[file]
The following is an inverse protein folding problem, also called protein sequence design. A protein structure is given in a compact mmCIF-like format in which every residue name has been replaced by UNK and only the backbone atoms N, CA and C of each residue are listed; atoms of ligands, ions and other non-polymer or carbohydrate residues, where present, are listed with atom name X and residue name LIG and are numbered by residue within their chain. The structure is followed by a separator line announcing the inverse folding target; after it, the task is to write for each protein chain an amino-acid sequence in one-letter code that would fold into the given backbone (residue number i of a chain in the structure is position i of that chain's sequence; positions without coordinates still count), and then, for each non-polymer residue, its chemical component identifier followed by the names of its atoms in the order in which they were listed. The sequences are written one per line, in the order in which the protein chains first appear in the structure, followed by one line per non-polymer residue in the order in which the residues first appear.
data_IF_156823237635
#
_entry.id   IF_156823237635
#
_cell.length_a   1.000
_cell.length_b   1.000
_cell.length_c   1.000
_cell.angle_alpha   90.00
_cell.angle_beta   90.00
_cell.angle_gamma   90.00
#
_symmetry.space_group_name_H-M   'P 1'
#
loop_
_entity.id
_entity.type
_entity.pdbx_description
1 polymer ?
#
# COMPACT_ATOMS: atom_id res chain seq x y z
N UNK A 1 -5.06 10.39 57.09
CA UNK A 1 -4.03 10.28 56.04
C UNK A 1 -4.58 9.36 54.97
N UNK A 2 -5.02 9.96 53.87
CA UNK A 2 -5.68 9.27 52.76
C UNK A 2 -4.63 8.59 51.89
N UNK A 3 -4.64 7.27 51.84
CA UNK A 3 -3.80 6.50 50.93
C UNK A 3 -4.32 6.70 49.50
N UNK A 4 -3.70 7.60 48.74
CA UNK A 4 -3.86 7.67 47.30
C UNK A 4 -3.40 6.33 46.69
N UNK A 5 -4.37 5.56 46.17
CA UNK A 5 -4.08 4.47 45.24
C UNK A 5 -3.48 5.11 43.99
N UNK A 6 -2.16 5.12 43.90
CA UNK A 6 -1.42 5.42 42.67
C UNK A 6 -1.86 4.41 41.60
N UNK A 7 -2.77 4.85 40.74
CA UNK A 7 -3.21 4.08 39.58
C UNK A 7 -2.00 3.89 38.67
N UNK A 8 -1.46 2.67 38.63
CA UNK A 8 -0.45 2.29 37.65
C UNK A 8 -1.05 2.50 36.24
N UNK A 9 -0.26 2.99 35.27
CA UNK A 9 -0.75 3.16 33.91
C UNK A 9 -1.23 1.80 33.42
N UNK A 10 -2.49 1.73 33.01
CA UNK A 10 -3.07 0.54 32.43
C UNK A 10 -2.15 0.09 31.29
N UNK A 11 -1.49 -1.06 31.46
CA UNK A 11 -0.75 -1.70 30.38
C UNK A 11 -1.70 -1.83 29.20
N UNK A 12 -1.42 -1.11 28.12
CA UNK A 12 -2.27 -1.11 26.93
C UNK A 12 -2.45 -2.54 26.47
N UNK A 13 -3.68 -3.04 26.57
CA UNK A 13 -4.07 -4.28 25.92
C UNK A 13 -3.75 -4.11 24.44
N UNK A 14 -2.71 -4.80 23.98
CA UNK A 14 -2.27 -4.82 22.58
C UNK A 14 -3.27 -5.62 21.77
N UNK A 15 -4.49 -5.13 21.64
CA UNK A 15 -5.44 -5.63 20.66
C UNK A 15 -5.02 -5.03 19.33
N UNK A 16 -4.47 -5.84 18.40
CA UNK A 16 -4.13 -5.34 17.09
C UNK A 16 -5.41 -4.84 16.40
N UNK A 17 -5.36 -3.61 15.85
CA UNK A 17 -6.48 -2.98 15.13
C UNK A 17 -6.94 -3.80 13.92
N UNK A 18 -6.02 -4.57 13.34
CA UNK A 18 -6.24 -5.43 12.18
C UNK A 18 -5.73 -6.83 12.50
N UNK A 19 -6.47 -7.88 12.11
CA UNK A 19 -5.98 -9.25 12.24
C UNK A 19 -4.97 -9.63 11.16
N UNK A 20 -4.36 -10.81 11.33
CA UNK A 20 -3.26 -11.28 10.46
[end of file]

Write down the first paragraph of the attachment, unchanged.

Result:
The following is an inverse protein folding problem, also called protein sequence design. A protein structure is given in a compact mmCIF-like format in which every residue name has been replaced by UNK and only the backbone atoms N, CA and C of each residue are listed; atoms of ligands, ions and other non-polymer or carbohydrate residues, where present, are listed with atom name X and residue name LIG and are numbered by residue within their chain. The structure is followed by a separator line announcing the inverse folding target; after it, the task is to write for each protein chain an amino-acid sequence in one-letter code that would fold into the given backbone (residue number i of a chain in the structure is position i of that chain's sequence; positions without coordinates still count), and then, for each non-polymer residue, its chemical component identifier followed by the names of its atoms in the order in which they were listed. The sequences are written one per line, in the order in which the protein chains first appear in the structure, followed by one line per non-polymer residue in the order in which the residues first appear.